In today’s “Just for Fun” blog, I am continuing the tedious task begun yesterday. I am working on a psychological evaluation tool to help spot dispensationalism lurking within your own system. You can apply these observations to yourself for fun or profit. But if you make a profit, I hope you will send me 10% of the proceeds (I mean that literally).
YOU MIGHT BE A DISPENSATIONALIST IF:
If you have on your den wall a framed, aerial photograph of Jerry Falwell.
If in casual conversation with friends and fellow employees at work you begin every sentence with: “According to biblical prophecy….”
If more than one of your children is named Ryrie, Chafer or Darby. (However, you may deduct this from your overall score if you have a child name Calvin.)
If you get excited when you see a sentence with a parenthesis.
If your license plate reads: “IM PR TRB.” (You get extra credit if you have a friend who actually knows what it means — and wishes he had one.)
If you believe the musical “Seven Brides for Seven Brothers” contains an apocalyptic message. (You get extra credit if on the basis of the coded message you have sold your house and cashed out your retirement investments and moved to the top of some mountain — on the side facing towards Jerusalem.)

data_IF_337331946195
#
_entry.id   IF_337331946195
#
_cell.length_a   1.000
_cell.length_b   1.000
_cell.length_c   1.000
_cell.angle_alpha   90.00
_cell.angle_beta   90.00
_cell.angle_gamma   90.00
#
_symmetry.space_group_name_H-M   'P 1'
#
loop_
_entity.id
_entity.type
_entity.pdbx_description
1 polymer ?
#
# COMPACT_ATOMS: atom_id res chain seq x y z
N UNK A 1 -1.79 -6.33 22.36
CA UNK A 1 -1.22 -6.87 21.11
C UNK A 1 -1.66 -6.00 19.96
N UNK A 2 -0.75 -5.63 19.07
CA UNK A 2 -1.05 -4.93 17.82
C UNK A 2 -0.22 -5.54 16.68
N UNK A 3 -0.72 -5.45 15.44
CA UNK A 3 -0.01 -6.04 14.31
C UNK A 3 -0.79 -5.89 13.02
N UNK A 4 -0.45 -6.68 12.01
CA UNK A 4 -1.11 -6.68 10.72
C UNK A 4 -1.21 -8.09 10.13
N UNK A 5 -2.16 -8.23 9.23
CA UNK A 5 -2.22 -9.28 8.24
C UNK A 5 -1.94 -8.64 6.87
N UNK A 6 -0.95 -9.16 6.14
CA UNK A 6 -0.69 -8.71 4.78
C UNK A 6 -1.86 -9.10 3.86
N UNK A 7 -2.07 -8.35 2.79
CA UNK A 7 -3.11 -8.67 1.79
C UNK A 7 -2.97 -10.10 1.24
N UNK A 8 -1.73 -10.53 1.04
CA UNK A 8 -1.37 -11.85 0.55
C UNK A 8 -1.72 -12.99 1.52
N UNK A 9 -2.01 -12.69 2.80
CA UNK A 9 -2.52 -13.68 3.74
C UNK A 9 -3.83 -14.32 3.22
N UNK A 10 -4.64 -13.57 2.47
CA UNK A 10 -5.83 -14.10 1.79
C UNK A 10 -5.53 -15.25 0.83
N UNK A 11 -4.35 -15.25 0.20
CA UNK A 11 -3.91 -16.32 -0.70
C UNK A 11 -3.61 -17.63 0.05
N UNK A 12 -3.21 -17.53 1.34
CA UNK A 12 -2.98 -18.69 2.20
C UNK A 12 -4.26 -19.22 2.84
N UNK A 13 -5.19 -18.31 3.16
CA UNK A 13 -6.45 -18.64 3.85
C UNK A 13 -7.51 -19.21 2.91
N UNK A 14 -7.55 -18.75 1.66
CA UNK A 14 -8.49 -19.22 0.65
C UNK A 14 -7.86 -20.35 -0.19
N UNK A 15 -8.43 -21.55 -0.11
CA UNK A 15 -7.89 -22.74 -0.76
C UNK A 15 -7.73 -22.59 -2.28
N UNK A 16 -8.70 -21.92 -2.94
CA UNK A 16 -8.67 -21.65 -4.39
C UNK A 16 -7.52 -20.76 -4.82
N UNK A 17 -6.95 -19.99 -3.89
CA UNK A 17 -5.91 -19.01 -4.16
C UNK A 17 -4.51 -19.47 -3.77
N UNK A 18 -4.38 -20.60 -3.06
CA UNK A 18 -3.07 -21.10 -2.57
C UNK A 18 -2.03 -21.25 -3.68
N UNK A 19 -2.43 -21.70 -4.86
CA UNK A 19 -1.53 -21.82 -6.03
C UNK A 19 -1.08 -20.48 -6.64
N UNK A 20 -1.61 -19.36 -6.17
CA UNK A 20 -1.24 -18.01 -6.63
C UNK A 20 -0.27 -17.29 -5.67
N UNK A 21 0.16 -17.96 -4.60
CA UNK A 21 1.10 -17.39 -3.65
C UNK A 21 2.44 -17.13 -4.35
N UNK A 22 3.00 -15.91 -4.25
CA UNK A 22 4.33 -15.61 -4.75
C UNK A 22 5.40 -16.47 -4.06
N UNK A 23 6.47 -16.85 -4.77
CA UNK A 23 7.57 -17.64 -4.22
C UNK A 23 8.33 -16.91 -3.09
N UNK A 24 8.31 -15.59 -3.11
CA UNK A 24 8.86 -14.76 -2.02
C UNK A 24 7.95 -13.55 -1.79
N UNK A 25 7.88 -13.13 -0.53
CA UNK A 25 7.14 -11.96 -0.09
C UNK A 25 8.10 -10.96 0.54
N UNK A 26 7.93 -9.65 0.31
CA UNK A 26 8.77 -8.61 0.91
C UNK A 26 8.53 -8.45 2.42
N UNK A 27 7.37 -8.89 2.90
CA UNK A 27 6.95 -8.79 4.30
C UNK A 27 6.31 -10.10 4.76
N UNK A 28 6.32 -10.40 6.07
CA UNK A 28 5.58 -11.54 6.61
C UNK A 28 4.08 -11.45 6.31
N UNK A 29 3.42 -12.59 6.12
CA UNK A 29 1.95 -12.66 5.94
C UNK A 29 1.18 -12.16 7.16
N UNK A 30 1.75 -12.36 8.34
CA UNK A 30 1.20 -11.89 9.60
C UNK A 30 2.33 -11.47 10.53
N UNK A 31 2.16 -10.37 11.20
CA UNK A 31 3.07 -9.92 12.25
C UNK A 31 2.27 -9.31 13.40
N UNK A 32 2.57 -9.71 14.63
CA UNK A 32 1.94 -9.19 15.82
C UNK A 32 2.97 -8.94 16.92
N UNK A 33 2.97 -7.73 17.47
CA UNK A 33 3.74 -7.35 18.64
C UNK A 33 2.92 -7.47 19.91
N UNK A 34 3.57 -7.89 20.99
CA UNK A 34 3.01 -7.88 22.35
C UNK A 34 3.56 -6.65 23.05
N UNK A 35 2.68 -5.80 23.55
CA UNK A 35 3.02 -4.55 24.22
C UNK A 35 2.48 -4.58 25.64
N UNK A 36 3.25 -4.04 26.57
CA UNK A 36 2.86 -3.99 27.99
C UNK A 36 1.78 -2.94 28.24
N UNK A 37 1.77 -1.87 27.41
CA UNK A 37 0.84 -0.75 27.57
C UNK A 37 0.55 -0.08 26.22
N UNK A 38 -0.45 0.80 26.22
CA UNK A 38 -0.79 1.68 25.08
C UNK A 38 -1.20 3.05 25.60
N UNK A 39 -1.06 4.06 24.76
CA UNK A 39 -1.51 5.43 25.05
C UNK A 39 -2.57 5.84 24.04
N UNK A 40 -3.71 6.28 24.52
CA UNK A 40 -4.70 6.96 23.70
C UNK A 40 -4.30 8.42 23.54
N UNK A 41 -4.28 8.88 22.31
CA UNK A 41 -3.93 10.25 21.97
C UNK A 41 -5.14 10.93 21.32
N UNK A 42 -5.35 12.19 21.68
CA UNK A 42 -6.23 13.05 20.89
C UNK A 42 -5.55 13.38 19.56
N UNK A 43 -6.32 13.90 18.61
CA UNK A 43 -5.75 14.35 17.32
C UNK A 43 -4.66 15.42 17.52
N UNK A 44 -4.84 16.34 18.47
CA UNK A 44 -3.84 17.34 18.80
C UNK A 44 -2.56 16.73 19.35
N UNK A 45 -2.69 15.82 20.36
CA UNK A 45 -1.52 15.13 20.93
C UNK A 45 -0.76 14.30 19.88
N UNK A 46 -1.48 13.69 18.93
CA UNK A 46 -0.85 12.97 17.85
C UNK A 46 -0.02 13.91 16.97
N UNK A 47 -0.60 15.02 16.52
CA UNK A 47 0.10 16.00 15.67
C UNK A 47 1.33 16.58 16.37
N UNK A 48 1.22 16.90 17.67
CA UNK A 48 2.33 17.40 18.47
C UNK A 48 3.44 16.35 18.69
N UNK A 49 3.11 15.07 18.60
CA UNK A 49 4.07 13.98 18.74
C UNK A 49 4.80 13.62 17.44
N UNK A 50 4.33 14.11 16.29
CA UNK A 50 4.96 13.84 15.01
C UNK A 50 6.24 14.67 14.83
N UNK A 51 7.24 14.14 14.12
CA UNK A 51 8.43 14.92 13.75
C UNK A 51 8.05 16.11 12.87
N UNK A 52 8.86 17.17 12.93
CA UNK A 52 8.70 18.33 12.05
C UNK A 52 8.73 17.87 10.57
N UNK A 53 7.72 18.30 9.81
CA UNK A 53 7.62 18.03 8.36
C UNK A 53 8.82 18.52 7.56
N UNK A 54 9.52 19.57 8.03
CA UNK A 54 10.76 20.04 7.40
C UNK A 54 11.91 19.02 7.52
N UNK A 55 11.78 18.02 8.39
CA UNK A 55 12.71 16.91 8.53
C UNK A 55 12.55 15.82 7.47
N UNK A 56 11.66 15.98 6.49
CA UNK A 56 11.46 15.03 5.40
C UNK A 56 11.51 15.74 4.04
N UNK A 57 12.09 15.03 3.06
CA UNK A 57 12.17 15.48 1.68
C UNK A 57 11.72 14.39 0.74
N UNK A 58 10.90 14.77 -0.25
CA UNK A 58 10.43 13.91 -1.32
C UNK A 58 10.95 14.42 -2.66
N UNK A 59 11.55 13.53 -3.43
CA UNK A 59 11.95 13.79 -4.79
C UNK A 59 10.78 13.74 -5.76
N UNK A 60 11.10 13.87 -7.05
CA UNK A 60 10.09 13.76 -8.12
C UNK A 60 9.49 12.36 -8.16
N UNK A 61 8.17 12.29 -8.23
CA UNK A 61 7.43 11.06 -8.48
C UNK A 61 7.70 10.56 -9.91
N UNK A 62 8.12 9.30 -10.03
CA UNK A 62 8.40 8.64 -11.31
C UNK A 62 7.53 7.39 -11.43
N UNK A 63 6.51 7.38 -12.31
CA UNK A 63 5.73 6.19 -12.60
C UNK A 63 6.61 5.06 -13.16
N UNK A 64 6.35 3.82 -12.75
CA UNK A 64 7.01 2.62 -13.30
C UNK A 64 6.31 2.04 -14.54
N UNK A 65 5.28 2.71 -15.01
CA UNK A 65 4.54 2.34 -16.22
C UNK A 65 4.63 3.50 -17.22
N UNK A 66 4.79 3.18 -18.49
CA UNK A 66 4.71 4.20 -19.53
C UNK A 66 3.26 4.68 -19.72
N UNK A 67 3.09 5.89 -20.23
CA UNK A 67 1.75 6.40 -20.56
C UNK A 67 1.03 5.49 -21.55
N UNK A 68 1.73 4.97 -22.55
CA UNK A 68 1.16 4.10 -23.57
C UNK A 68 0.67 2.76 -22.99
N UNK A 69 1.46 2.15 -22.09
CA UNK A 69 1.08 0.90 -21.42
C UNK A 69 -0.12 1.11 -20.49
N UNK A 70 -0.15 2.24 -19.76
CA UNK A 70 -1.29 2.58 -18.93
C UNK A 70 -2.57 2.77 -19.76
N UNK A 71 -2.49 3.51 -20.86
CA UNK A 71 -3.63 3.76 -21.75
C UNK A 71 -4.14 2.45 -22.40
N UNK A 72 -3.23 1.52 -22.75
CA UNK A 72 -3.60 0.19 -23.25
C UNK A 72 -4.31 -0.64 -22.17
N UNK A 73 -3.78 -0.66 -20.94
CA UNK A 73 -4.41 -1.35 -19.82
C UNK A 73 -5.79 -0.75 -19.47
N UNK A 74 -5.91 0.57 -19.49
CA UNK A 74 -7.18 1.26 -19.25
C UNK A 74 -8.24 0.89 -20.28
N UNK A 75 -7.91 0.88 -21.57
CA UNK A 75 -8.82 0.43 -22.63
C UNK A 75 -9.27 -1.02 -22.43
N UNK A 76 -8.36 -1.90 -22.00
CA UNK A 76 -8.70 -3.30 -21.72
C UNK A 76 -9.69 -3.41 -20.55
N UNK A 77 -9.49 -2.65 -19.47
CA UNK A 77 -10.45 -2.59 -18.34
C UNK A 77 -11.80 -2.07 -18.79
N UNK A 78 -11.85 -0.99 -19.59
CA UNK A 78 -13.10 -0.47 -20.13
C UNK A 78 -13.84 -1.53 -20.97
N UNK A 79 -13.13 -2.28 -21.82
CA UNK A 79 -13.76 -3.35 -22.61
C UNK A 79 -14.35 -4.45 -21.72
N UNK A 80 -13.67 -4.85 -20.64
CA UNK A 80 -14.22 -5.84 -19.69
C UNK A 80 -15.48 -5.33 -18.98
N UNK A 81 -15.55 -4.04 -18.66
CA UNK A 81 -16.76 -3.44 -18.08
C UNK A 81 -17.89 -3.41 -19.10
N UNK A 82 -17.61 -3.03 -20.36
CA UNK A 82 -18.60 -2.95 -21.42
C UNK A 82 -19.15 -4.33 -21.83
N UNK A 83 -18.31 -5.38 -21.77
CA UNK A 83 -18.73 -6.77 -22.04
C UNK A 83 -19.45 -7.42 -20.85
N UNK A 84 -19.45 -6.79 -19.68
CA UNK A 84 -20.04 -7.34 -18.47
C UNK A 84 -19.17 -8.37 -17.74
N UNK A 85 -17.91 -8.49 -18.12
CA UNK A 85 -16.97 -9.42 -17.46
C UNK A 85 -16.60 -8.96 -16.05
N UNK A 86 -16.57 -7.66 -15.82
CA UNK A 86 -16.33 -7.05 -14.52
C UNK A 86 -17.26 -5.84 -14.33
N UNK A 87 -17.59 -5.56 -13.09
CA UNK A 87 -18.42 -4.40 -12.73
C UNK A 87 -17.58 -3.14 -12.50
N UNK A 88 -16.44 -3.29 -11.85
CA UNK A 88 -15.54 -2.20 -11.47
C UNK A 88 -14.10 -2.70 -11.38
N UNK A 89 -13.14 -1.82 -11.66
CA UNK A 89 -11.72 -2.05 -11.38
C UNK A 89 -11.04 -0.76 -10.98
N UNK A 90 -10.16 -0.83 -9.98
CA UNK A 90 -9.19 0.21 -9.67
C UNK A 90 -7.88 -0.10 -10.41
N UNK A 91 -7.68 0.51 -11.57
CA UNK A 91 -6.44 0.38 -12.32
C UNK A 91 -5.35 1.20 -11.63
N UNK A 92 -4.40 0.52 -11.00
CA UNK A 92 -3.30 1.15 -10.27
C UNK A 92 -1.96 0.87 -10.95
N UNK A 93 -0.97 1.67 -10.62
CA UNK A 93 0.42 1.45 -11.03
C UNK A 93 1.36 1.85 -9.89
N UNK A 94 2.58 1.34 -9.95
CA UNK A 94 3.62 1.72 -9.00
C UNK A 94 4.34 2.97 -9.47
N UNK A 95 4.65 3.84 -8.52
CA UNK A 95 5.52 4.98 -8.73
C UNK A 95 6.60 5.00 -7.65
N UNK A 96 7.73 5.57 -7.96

If you ever thought you sealed a victory in a theological argument by introducing your rebutal by stating: “Nevertheless, as Tim LaHaye has saliently argued….”
If there are more underlined sentences in your copy of Late Great Planet Earth than in your Bible. (You get extra credit if you have a thumb-indexed edition of Late Great Planet Earth.)
If your Pastor gives a sermon exclusively from the Scofield Reference Bible study notes. (You get extra credit if he doesn’t realize he has done so.)
If you own a leather-bound, red-letter edition of the Left Behind series.
If you have to have a full-color foldout chart before you can understand salvation by grace through faith.
If you’ve ever had more than three candidates for the AntiChrist at one time. (You get extra credit if you justified it by arguing from the doctrine of the Trinity.)
If you can read Stephen King novels and chuckle, but you see 666 on a cash register receipt and you run screaming out of the store, crying out: “I told you so!”
If you took Hal Lindsey’s advice forty years ago not to make any long term plans and are now broke, uneducated and in a dead-end job. (You get extra credit if your sanctification is such that you are not miffed at his raking in millions and investing them in long-term real estate ventures.)
If you always make sure there’s at least one non-Christian pilot on every flight you take. (You get extra credit if you discount the argument that: “If God had meant for us to fly he would have given us tickets.” You must deduct points, however, if you are convinced Matt. 28:20 is a compelling argument against Christians’ flying, because you understand that in this passage Jesus warns that: “Low, I am with you always.”)